Sustainability on campus: ATES
The academic year has started, and the sustainability blog is back! As a continuation of our last post of the Wageningen Sustainability Guide, we want to dive a little deeper into sustainability on campus, with special attention to the new Aquifer Thermal Energy Storage (ATES). The system provides the campus with energy and thereby significantly reduces the CO2 emissions. Even though the project has already been finished in July, let’s have a look at what it exactly is and how it impacts the campus.
What is ATES?
ATES (Aquifer Thermal Energy Storage) is part of the WUR’s energy transition plan which is focussed on saving and generating energy. The energy generation is currently happening through windmills and solar panels, and ATES will contribute to the saving of energy. With the installation of ATES natural gas consumption on campus will be reduced by 95% and gas-related CO2 emission will be reduced by 63%. A significant change which will help to move towards a campus that is free of natural gas . Good to know, Aurora is now already the WUR’s first building which is completely free of natural gas .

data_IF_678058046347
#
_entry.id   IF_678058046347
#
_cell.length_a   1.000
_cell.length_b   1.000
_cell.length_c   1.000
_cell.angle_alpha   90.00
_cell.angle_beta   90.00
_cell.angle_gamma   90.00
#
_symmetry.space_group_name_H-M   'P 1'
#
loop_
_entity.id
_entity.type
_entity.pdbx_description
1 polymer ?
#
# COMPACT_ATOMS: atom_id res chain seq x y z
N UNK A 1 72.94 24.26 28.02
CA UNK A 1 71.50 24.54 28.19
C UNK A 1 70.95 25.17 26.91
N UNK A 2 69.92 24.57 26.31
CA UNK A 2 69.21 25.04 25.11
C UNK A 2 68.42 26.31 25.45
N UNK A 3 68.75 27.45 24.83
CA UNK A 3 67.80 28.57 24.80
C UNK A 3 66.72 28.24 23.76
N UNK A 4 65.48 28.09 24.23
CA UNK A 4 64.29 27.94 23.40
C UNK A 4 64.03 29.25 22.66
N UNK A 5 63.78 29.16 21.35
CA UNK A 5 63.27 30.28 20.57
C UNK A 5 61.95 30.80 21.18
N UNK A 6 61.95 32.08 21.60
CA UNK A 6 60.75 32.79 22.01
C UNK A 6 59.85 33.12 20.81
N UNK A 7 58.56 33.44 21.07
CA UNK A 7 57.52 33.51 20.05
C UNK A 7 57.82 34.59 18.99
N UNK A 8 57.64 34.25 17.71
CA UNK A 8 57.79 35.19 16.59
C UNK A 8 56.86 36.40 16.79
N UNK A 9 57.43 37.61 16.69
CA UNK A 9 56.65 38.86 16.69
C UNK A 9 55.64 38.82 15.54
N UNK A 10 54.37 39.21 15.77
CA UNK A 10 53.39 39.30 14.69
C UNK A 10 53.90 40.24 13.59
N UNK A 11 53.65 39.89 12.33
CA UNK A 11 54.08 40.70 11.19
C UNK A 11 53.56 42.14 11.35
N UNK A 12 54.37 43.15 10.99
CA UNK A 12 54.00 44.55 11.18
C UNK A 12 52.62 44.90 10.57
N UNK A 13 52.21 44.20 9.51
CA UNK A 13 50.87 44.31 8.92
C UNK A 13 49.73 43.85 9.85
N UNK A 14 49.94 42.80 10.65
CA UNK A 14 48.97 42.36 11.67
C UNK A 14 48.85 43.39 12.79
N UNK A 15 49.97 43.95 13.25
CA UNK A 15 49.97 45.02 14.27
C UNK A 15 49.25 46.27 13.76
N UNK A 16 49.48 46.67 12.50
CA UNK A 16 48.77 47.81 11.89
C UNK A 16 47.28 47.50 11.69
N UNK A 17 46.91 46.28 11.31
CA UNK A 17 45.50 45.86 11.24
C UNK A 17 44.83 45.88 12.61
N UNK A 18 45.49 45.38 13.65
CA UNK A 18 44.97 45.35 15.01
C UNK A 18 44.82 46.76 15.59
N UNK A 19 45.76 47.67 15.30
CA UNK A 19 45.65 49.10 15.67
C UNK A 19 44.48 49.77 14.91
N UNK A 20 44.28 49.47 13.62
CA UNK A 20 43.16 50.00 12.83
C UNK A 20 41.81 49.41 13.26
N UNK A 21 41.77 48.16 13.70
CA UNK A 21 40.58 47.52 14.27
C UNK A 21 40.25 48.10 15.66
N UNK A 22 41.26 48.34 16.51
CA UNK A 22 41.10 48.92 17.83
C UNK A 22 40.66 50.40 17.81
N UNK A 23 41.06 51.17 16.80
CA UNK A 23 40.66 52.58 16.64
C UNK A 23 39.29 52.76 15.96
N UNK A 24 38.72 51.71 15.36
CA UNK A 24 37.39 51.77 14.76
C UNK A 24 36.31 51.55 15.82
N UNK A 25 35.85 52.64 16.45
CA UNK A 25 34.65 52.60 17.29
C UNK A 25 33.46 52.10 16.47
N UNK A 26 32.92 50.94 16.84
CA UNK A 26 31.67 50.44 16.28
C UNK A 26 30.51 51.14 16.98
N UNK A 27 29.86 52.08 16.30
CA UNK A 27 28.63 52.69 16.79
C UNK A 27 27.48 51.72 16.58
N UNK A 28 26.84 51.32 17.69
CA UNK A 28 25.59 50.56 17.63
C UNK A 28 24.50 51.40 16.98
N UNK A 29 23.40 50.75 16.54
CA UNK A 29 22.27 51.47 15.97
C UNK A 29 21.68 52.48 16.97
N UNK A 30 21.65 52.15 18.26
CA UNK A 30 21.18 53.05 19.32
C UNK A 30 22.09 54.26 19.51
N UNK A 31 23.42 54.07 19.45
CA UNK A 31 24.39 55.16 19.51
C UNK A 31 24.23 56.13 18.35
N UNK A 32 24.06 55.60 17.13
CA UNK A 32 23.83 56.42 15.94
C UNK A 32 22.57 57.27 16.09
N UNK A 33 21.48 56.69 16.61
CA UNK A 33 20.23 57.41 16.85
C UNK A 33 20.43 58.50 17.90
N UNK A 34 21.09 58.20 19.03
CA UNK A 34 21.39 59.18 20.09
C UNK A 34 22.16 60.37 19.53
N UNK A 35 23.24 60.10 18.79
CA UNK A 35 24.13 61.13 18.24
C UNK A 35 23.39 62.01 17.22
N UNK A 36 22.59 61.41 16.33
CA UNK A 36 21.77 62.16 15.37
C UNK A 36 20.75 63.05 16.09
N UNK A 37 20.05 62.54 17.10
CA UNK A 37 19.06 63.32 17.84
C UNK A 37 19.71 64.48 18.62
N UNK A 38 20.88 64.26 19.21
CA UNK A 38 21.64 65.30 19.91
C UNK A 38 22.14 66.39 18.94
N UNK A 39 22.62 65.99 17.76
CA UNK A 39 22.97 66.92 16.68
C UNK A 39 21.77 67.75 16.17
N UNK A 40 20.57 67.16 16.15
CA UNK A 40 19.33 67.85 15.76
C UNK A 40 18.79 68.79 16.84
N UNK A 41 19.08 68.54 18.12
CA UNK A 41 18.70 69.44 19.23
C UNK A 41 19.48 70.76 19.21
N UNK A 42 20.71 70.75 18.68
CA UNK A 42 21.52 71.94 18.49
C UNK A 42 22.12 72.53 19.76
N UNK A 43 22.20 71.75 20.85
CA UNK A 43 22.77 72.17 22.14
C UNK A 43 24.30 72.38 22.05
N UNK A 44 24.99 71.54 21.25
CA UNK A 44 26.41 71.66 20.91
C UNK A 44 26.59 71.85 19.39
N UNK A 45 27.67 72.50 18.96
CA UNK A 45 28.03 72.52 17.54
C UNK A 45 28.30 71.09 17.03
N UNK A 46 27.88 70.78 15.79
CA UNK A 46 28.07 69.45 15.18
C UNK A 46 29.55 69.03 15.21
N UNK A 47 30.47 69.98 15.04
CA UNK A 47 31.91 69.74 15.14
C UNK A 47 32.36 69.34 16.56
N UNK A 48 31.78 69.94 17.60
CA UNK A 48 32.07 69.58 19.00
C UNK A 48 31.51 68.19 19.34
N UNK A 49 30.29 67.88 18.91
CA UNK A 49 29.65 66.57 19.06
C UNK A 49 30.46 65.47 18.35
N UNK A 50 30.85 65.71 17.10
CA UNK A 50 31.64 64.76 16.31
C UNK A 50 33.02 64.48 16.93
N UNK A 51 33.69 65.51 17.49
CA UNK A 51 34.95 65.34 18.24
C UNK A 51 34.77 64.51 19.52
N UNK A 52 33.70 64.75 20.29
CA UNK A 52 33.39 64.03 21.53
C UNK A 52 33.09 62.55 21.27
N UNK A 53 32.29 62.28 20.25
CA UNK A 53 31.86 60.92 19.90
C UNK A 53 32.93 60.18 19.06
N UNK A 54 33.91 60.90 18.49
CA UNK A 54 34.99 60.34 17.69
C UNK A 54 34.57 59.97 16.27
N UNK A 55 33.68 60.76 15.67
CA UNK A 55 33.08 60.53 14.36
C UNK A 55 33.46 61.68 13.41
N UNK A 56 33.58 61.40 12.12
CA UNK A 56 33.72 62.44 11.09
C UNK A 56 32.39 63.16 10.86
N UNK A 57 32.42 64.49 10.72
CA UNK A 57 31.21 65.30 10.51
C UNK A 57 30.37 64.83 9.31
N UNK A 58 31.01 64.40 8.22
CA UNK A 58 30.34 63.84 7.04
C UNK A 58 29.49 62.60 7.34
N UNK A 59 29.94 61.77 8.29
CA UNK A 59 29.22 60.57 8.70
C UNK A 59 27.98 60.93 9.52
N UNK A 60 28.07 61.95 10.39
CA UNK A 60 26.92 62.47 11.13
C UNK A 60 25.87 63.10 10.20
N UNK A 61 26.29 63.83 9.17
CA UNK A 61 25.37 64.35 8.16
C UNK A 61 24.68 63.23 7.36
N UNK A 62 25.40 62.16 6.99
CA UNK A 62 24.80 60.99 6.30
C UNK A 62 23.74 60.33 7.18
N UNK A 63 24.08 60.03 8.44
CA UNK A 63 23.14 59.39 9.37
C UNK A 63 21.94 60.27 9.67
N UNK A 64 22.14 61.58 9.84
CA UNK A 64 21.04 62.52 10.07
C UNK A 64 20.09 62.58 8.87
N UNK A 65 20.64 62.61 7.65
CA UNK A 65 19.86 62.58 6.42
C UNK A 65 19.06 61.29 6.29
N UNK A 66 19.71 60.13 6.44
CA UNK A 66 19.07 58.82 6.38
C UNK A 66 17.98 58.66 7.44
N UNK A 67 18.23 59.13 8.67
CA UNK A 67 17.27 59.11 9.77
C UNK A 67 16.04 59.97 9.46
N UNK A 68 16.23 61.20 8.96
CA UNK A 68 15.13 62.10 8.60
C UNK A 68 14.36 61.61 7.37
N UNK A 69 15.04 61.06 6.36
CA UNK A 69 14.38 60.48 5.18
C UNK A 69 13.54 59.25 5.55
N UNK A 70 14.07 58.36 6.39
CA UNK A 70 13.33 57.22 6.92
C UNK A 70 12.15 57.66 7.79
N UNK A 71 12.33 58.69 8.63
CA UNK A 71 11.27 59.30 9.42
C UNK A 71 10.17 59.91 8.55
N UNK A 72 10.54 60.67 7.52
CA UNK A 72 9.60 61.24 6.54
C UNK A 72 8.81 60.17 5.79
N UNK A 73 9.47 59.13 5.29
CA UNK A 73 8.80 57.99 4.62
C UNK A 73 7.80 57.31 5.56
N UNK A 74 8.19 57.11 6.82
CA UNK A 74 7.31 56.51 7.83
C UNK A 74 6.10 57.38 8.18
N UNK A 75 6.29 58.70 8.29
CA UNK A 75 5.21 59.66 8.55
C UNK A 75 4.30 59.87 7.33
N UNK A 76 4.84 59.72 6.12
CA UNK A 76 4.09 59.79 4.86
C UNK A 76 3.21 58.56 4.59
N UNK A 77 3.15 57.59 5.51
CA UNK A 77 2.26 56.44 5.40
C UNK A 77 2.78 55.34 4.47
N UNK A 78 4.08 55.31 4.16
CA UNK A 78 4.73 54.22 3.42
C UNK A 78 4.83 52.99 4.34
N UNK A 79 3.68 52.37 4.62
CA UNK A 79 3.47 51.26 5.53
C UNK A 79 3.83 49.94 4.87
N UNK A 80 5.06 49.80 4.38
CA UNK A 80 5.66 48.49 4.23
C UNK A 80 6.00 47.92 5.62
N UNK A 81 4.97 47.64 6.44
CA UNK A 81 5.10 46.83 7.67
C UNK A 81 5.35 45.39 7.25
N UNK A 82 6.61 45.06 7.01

How does it work?
In principle, ATES allows for the storage of heat and cold in two wells that are installed in an aquifer (water-carrying sand package deep in the soil). A heat exchanger will help to cool or heat the water in the system, depending on the season, see figure 1. This means that in summer the water from the cold well can be used to cool the buildings. While in winter the water from the warmth well will heat the buildings with the help of a heat pump. The cold and warmth wells are interconnected with a loop, and allow for the cooled water from the warmth well to be stored in the cold well and vice versa .
The construction of the ATES loop consists of different so-called ‘temperature streets’. These cold and warm streets allow the storage of warmth and cold from the different buildings, ready for reuse .
ATES on campus
The construction of ATES has turned some parts of campus upside down. Even though horizontal directional drilling prevented disturbance of the topsoil, it was inevitable to dig here and there. Nevertheless, the green restoration after construction added some biodiversity. Take for instance the slope of the pond along the Bornsesteeg. Despite the campus already containing many species that are important for insects, there is still too little food for i.a. bees in early spring. Thus flowering bulbs will be planted there this autumn which will bloom in early spring . So don’t forget to walk by it in a few months to enjoy the new beautiful sight.
Furthermore, you could also do an ATES walk, see figure 2. It will take you all around campus, along interesting points of the system where it tests your knowledge on ATES and most importantly, you will stretch your legs during a well deserved break.
By Sarah van Kooten